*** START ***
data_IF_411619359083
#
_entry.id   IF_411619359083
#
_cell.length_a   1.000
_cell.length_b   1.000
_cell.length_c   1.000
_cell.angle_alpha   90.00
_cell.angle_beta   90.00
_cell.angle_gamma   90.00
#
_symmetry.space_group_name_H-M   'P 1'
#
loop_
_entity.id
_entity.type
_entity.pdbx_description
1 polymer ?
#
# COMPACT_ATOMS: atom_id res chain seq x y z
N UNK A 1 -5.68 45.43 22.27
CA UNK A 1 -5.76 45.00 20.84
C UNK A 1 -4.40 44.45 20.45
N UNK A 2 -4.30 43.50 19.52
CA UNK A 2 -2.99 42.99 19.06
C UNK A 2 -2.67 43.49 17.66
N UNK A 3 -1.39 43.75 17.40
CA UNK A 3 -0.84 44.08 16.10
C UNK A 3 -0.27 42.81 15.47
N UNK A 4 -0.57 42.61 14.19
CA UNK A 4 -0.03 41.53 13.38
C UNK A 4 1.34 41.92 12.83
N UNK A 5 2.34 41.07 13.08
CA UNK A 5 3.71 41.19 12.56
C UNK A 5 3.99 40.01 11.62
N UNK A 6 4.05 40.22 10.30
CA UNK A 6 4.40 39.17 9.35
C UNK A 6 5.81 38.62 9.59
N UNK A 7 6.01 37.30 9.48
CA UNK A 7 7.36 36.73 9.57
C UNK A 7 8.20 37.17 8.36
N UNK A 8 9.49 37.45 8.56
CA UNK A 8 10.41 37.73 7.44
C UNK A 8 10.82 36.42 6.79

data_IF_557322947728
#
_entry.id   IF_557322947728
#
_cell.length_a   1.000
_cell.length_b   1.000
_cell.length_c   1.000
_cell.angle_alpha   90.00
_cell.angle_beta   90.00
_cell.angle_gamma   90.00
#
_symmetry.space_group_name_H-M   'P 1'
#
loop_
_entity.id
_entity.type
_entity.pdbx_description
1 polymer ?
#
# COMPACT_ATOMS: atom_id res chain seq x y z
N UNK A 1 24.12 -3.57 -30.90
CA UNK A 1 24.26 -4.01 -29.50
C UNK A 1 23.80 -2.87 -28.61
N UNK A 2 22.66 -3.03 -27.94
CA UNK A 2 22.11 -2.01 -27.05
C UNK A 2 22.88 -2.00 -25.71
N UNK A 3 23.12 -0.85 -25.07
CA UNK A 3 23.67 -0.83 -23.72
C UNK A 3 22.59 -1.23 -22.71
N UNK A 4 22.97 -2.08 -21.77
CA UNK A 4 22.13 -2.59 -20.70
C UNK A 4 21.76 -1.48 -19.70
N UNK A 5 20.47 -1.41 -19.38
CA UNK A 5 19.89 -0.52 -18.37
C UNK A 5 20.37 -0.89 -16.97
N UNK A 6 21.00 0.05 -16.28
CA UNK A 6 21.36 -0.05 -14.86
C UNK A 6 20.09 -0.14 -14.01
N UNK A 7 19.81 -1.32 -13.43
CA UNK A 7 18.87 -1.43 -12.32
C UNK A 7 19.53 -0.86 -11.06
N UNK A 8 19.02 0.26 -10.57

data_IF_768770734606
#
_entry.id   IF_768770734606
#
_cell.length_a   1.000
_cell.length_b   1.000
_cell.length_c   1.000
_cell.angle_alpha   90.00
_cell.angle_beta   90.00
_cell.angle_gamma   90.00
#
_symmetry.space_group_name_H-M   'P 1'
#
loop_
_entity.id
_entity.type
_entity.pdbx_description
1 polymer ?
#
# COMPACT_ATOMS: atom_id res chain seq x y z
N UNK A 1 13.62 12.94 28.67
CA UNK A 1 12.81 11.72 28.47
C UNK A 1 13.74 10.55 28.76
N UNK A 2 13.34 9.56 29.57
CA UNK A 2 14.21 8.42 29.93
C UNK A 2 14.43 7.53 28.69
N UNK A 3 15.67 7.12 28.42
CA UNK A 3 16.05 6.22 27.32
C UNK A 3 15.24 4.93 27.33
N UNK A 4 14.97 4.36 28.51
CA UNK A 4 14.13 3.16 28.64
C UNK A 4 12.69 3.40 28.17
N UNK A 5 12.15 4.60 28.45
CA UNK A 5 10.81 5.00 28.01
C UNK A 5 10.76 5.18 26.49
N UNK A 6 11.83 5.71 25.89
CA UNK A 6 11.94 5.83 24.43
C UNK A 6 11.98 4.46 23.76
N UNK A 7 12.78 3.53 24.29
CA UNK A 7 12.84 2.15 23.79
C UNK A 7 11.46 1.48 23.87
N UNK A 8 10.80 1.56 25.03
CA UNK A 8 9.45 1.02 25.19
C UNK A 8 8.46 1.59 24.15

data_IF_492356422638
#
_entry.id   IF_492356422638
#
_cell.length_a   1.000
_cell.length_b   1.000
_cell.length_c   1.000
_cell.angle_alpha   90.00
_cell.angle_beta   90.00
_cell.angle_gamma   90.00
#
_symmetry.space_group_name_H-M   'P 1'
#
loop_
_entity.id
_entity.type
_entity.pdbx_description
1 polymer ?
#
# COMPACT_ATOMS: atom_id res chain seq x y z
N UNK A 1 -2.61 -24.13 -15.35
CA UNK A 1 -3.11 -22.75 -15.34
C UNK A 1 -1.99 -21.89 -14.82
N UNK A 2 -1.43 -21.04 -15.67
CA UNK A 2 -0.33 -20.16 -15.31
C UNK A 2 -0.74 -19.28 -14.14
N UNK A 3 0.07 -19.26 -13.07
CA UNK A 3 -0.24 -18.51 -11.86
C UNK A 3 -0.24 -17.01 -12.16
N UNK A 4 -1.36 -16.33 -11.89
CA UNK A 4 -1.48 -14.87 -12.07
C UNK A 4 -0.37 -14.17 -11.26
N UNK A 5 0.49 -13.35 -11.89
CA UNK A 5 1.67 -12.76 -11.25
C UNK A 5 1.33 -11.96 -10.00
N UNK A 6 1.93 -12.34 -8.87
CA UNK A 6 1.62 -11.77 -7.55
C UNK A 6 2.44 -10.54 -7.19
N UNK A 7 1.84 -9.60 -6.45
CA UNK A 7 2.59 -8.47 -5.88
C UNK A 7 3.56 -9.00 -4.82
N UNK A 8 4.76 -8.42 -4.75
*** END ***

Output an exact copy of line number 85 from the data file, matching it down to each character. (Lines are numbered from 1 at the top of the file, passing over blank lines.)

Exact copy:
C UNK A 7 19.53 -0.86 -11.06